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All eyes on G7 as markets take fright

  The world’s economic powers faced huge pressure on Friday to contain the financial crisis as panic selling swept through European and Asian markets amid growing fears of a global economic recession.

 

With financial policy makers from the Group of Seven (G7) major industrial nations due to meet later in Washington, bank bailouts, liquidity injections and coordinated interest rate cuts across the world have failed to quell investor fears. In a bid to unfreeze bank lending and staunch massive losses in equity markets, the US government is weighing guaranteeing billions of dollars in bank debt and temporarily insuring all US bank deposits, The Wall Street Journal reported.

European shares traded down nine percent within minutes of the opening, having already lost more than 15% in the four days to Thursday’s close. Japan’s Nikkei tumbled nearly 10%, registering its biggest one-day drop since a 1987 crash and losing nearly a quarter of its value in a week. The global crisis also claimed its first Japanese financial institution -- unlisted Yamato Life Insurance Co., which had $2.7 billion (1.6 billion pound) debts and the government looked to prop up smaller banks.

Focus was on the G7 meeting, which is under increasing pressure to come up with something new to save the global financial system. “Politicians must be scared by now, looking at stock markets and the problems in the credit markets,” said Dariusz Kowalczyk, chief investment strategist at CFC Seymour Ltd in Hong Kong. “Much more needs to be done,” he said.

The US Treasury plans to start injecting capital in US banks as soon as this month, according to a financial policy source familiar with Treasury Secretary Henry Paulson’s thinking. That partial nationalization of American banks would represent an enlarged role for the US government as the lender and investor of last resort. US policy had focused on a plan to buy banks’ distressed assets, but many analysts say a move to shore up banks’ capital would be a more direct way to break a logjam in credit markets that has shut down new borrowing for consumers and businesses.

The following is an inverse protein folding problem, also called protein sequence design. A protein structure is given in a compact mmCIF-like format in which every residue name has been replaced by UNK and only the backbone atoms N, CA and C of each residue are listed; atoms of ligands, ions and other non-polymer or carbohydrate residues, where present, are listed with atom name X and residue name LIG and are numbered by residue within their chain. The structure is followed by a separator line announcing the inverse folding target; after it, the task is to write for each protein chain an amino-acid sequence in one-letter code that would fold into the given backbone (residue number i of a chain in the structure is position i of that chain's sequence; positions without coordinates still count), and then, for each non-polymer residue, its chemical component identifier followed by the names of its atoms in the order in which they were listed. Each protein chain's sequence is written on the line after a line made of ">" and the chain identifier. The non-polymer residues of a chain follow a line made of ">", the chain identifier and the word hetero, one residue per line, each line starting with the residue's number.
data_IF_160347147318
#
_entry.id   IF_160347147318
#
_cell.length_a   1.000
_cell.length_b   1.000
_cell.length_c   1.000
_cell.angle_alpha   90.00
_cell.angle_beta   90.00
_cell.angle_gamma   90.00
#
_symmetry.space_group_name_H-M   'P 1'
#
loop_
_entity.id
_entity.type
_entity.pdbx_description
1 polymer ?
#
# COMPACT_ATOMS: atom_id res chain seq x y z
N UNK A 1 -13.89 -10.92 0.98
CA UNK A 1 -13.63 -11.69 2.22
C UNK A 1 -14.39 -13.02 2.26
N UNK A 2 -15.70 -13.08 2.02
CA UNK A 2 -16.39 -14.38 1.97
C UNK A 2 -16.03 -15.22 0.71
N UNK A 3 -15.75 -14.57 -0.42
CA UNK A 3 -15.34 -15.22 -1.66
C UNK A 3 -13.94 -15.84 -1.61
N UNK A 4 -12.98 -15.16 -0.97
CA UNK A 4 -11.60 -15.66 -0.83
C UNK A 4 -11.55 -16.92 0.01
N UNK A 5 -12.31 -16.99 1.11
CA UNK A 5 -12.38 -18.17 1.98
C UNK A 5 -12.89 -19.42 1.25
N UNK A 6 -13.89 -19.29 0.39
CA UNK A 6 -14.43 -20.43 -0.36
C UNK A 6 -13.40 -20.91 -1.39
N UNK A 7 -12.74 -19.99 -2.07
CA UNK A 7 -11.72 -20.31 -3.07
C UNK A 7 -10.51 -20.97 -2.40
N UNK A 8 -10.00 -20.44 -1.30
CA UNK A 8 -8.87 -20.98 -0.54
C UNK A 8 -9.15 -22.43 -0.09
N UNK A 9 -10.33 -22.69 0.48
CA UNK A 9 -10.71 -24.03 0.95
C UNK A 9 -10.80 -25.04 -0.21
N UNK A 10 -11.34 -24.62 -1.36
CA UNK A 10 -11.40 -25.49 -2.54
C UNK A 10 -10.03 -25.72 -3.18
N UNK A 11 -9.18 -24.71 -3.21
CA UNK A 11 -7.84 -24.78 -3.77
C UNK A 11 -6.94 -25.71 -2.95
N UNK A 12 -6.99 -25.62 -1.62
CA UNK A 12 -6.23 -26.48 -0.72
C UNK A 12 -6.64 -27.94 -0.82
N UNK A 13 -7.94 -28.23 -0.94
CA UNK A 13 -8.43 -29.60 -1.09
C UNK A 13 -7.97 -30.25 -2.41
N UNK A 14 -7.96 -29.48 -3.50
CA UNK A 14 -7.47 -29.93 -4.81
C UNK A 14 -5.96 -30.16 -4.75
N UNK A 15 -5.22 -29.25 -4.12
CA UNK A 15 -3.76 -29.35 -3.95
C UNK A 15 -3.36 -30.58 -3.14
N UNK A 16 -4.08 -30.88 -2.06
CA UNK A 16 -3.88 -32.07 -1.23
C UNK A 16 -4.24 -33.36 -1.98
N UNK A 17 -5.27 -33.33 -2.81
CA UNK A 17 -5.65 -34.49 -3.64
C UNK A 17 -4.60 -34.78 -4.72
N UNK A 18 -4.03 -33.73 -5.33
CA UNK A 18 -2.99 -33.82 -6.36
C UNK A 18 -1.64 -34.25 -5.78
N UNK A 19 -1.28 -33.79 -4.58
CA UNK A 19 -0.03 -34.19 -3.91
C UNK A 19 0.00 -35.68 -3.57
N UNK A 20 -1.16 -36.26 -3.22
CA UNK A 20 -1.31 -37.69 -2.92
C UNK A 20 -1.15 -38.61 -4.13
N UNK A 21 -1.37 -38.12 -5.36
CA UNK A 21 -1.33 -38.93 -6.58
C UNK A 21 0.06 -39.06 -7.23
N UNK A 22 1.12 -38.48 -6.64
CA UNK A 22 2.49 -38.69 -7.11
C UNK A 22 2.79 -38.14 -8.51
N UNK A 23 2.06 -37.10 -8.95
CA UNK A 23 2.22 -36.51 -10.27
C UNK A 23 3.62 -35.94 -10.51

BRITISH EXAMPLE

British Prime Minister Gordon Brown called for a global solution to the crisis and urged other countries to adopt Britain’s actions to save the banking system. Other governments should follow Britain in putting money into struggling banks and offering guarantees worth hundreds of billions to persuade banks to start lending to each other, Brown wrote in an article in The Times newspaper. “Because this is a global problem, it requires a global solution,” he wrote.

Late on Thursday, the International Monetary Fund said it was ready to lend to countries hit by the global credit crunch and had activated an emergency financing mechanism first used in the 1990s Asian crisis. US stocks have now lost $2.3 trillion this week and $8.3 trillion over the past year, according to the Dow Jones Wilshire 500, the broadest measure of US equities available.

In Japan, escalating bankruptcies in the property sector and among small businesses, along with fears of a global recession, have dragged the country’s export-dependent economy into crisis. The government said it may revive a bank rescue law from a 1990s crisis, with one report suggesting Tokyo may set up a $100 billion fund to prop up smaller lenders. “(Share prices) have fallen to the level where they can hurt firms’ funding. So I have instructed the ruling coalition to come up with steps,” Japanese Prime Minister Taro Aso told reporters.

Government ministers and analysts were quick to play down the risk of contagion from the failure of Yamato Life Insurance. But trust in the financial system was in short supply. “This is panic,” said Takashi Ushio, head of investment strategy at Marusan Securities in Tokyo. “Paulson will have to definitely promise the injection of public funds, and then he’ll have to make the timing of this very clear.” The punishing decline in global stock markets has added to pressure on policy makers to do more to stem the crisis -- even after approval of a $700 billion US bailout fund.

This week, central banks from Europe and the United States to China, South Korea and Taiwan chipped in to help by slashing interest rates, as fears of inflation recede into worries about economic growth.

On Friday, India’s central bank also said it would ease monetary policy by cutting bank’s cash reserve requirement to 7.5% from 9.0% -- to release about $12.2 billion into the banking system. The emerging market counterpart has more than halved this year. (Reuters)